However, their results, published in Livestock Science, would indicate that the presence of high total dietary fiber and glucosinolate in the cake reduced its coefficient of total tract apparent digestibility (CTTAD) and energy value.
As a result, sows or ruminants would likely digest LC to a greater extent than grower pigs, they concluded.
Lead author, Dr Emma Ivarsson, Department of Animal Nutrition and Management, Swedish University of Agricultural Sciences, told FeedNavigator that the team was satisfied that they did not get any negative effect on the feed intake due to the high glucosinolate level.
However, the team was not surprised by the negative effect on digestibility due to the high content of insoluble fiber of the cake, she said.
“The high dietary fiber content is why we thought lepidium cake would fit sows better, especially dry sows with a lower energy requirement and higher capacity to ferment fiber.”
The research was conducted in the context of privileging local produced feedstuffs or co-products that are not used for human consumption in animal diets in an attempt to improve the sustainability of farmed animal production. The idea being that European reliance on imported protein feed for animal feed is not sustainable long term (Tallentire et al., 2018).
“There is a need to explore novel feed resources to be able to minimize the environmental impact of animal production.”
In Northern Europe, the main oilseed crop is winter rapeseed and rapeseed cake is a valuable protein-rich ingredient in pig feed, noted the authors. Rapeseed has, however, a weak winter hardiness and cannot be grown further north than the south of Sweden, they wrote.
Thus, a new, winter-hardy oilseed crop would make it possible to increase the production of plant oil in cold climate regions, said the team.
Field cress, Lepidium campestre (L. campestre), is a wild Brassica species. It is reportedly very winter hardy and has a high yield potential with an upright stature and synchronous flowering, so a good domestication candidate, said the academics.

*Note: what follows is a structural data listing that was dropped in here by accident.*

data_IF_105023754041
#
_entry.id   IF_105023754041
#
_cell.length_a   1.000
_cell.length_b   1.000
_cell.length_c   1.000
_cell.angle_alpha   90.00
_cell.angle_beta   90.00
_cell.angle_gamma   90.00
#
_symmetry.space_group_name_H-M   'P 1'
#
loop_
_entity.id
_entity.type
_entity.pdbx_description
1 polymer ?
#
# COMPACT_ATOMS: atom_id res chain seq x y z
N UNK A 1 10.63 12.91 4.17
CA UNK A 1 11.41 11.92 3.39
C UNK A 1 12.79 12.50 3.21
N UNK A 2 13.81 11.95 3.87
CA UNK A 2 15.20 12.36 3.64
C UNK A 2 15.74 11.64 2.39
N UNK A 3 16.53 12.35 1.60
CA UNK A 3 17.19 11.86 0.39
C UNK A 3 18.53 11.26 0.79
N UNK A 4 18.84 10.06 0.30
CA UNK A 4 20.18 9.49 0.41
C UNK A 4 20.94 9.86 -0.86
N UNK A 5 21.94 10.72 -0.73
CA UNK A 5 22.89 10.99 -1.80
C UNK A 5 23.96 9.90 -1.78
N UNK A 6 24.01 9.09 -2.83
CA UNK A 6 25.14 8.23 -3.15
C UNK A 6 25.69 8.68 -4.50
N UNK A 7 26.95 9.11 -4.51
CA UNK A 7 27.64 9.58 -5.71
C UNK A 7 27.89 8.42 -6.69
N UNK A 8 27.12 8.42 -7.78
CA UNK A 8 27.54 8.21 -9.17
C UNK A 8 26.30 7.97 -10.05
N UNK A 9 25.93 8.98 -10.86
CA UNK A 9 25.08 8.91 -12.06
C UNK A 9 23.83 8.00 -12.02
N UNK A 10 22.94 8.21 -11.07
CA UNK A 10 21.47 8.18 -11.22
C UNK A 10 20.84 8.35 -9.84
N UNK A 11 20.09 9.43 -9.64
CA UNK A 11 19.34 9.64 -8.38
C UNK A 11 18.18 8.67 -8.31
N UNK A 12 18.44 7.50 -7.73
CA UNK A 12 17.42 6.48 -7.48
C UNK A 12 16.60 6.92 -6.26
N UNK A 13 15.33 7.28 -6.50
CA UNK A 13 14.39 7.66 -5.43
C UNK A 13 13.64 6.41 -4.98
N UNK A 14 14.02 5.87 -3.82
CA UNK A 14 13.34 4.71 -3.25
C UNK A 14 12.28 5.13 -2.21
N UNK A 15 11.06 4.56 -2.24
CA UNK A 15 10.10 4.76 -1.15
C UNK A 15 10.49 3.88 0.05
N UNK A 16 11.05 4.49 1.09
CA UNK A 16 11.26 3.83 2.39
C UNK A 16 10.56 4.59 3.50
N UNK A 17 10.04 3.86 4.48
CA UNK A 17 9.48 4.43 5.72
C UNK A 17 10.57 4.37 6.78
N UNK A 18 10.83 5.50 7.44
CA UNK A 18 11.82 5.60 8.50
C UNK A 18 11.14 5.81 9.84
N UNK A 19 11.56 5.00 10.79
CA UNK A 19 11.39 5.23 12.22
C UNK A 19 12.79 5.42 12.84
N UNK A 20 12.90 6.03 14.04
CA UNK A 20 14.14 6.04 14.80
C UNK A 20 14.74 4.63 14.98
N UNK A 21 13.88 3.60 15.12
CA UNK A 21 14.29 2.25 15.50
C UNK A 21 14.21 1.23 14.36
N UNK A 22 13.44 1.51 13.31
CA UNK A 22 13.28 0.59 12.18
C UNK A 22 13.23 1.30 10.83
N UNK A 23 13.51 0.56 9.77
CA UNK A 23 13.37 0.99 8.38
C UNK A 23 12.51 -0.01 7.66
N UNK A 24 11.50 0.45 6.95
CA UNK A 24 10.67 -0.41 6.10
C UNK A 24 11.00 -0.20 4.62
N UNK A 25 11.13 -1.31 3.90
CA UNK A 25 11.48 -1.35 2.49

The plant is biennial and can be grown in the space between two main crops to reduce nutrient leakage from the fields, they added.
Currently, there is an interest in developing L. campestre for future food and biodiesel production, said the team. The cake has also been touted as a potential protein source for animals (Andersson et al., 1999) previously, but not researched in that regard until now.
“To our knowledge, the potential of lepidium cake (LC) as livestock feed has not been studied before.”
The researchers evaluated a total of eight pigs with an initial body weight of 26.5 kg over a 44-day feeding experiment to determine the effect of different inclusion rates of lepidium cake (LC) on palatability, coefficient of total tract apparent digestibility (CTTAD), blood profile, and feeding behavior.
They formulated four diets: a cereal-based control diet and three diets containing 4, 8, and 12% of LC (LC4, LC8, and LC12).
During the adaptation period of one week, before the start of the actual study, the pigs were fed with cereal based control diet. The trial was performed with a changeover design in a double 4 × 4 Latin square, using eight grower pigs, four treatments, and four periods.
The LC results from mechanical extraction of the oil from the lepidium seed. The control diet was composed of barley, wheat, soya bean protein, amino acids, premix, and indigestible marker of titanium dioxide.
The team collected fecal samples for CTTAD determinations on days 8, 9, 10, and 11 of each period. They also collected and analyzed blood samples on day eight of each period. Feeding behavior was evaluated at day one and day eight of each period.
In summary, the team found that including L. campestre cake in the feed did not undermine the palatability of the test diets for the grower pigs. Blood profile and feeding choice was not affected by the inclusion of the cake in the feed either but the total tract digestibility of feed and the growth rate of pigs were reduced when the feed included LC.
Eating time was not affected by different inclusion rates of LC, but longer eating time was recorded in pigs fed the control diet than those fed different inclusion rates of LC, said the authors.
Eating rate was also affected by treatment, they noted. Accordingly, greater eating rate was documented in pigs fed the diet containing 12% LC than those fed the control diet, they observed. Furthermore, pigs eating the control feed showed a greater frequency of feeding behaviors - searching, throwing, rooting, and moving feed - than those consuming the diet containing 4% of LC, said the team.
“The reason why pigs showed shorter eating time and higher eating rate in the LC diets could be that the pigs liked the taste of the LC diets more than the taste of the cereal based control diet. According to the feed choice test, feed choice was not affected by the feed type; pigs choose to start with the 12% LC feed as often as the control feed.”
Source: Livestock Science
Title: Lepidium cake as a feedstuff for pigs
Authors: H. Arefaine, L. Rydhmer, R Andersson, E. Ivarsson